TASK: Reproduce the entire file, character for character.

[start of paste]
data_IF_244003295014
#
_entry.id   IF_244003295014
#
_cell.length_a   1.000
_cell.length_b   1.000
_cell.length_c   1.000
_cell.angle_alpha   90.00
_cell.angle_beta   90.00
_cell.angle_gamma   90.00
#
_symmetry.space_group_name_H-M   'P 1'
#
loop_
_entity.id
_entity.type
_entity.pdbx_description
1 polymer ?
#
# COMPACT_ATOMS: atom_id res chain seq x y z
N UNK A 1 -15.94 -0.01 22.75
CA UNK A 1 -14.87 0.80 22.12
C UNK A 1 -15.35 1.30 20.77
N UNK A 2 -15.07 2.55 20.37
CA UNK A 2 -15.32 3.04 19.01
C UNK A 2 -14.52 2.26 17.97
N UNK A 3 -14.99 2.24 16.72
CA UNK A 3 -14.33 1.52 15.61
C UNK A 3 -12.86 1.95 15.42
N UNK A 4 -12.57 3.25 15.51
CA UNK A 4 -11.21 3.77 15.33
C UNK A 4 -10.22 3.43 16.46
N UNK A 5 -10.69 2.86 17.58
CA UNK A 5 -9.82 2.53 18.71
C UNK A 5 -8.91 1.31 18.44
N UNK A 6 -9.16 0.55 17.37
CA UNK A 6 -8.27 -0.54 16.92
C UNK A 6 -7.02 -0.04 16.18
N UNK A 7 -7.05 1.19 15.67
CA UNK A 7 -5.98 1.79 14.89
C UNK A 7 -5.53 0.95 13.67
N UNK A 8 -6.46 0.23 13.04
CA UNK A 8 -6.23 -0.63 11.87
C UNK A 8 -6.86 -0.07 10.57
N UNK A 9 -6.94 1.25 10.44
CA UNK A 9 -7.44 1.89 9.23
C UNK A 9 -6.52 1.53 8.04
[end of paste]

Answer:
data_IF_244003295014
#
_entry.id   IF_244003295014
#
_cell.length_a   1.000
_cell.length_b   1.000
_cell.length_c   1.000
_cell.angle_alpha   90.00
_cell.angle_beta   90.00
_cell.angle_gamma   90.00
#
_symmetry.space_group_name_H-M   'P 1'
#
loop_
_entity.id
_entity.type
_entity.pdbx_description
1 polymer ?
#
# COMPACT_ATOMS: atom_id res chain seq x y z
N UNK A 1 -15.94 -0.01 22.75
CA UNK A 1 -14.87 0.80 22.12
C UNK A 1 -15.35 1.30 20.77
N UNK A 2 -15.07 2.55 20.37
CA UNK A 2 -15.32 3.04 19.01
C UNK A 2 -14.52 2.26 17.97
N UNK A 3 -14.99 2.24 16.72
CA UNK A 3 -14.33 1.52 15.61
C UNK A 3 -12.86 1.95 15.42
N UNK A 4 -12.57 3.25 15.51
CA UNK A 4 -11.21 3.77 15.33
C UNK A 4 -10.22 3.43 16.46
N UNK A 5 -10.69 2.86 17.58
CA UNK A 5 -9.82 2.53 18.71
C UNK A 5 -8.91 1.31 18.44
N UNK A 6 -9.16 0.55 17.37
CA UNK A 6 -8.27 -0.54 16.92
C UNK A 6 -7.02 -0.04 16.18
N UNK A 7 -7.05 1.19 15.67
CA UNK A 7 -5.98 1.79 14.89
C UNK A 7 -5.53 0.95 13.67
N UNK A 8 -6.46 0.23 13.04
CA UNK A 8 -6.23 -0.63 11.87
C UNK A 8 -6.86 -0.07 10.57
N UNK A 9 -6.94 1.25 10.44
CA UNK A 9 -7.44 1.89 9.23
C UNK A 9 -6.52 1.53 8.04